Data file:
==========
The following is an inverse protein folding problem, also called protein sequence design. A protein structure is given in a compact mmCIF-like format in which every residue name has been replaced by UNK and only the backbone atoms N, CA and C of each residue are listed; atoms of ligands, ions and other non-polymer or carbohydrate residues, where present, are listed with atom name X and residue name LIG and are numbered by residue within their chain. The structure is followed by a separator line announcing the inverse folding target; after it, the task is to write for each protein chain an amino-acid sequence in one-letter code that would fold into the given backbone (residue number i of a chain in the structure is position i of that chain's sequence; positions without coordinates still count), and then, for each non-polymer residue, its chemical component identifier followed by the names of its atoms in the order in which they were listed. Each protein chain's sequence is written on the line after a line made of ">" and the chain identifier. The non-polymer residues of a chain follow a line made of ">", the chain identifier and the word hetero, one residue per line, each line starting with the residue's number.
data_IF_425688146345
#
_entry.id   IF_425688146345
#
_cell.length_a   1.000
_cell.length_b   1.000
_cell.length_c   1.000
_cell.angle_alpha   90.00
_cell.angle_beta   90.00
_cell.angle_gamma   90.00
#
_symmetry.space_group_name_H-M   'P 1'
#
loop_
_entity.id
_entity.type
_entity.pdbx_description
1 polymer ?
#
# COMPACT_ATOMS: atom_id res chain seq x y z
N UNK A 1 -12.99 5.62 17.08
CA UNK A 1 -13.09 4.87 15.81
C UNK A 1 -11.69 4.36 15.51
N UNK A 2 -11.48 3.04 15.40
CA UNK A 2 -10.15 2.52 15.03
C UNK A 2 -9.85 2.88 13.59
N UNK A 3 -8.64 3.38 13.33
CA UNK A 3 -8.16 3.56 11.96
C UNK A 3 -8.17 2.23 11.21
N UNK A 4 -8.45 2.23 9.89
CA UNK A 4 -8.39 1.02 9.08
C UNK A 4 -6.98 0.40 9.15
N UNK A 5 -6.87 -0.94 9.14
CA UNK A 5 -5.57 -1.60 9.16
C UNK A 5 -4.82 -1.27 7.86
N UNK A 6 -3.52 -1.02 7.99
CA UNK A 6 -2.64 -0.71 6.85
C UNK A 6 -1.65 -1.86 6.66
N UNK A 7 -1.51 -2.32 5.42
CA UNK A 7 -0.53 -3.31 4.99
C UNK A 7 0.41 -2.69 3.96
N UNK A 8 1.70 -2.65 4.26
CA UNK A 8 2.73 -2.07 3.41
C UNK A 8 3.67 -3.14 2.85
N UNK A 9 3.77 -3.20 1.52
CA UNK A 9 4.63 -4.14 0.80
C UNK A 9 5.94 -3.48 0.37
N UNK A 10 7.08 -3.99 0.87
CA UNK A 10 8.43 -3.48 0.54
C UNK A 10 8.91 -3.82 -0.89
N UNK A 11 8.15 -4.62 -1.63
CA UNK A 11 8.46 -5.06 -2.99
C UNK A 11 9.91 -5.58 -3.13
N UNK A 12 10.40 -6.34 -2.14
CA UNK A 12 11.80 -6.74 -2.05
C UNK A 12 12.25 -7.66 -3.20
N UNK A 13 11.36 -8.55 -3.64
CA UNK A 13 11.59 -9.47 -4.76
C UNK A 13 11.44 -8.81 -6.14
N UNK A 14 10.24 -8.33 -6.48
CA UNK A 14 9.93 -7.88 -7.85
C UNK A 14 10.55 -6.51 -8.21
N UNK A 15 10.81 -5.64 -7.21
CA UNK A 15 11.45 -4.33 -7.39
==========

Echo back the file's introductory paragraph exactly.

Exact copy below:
The following is an inverse protein folding problem, also called protein sequence design. A protein structure is given in a compact mmCIF-like format in which every residue name has been replaced by UNK and only the backbone atoms N, CA and C of each residue are listed; atoms of ligands, ions and other non-polymer or carbohydrate residues, where present, are listed with atom name X and residue name LIG and are numbered by residue within their chain. The structure is followed by a separator line announcing the inverse folding target; after it, the task is to write for each protein chain an amino-acid sequence in one-letter code that would fold into the given backbone (residue number i of a chain in the structure is position i of that chain's sequence; positions without coordinates still count), and then, for each non-polymer residue, its chemical component identifier followed by the names of its atoms in the order in which they were listed. Each protein chain's sequence is written on the line after a line made of ">" and the chain identifier. The non-polymer residues of a chain follow a line made of ">", the chain identifier and the word hetero, one residue per line, each line starting with the residue's number.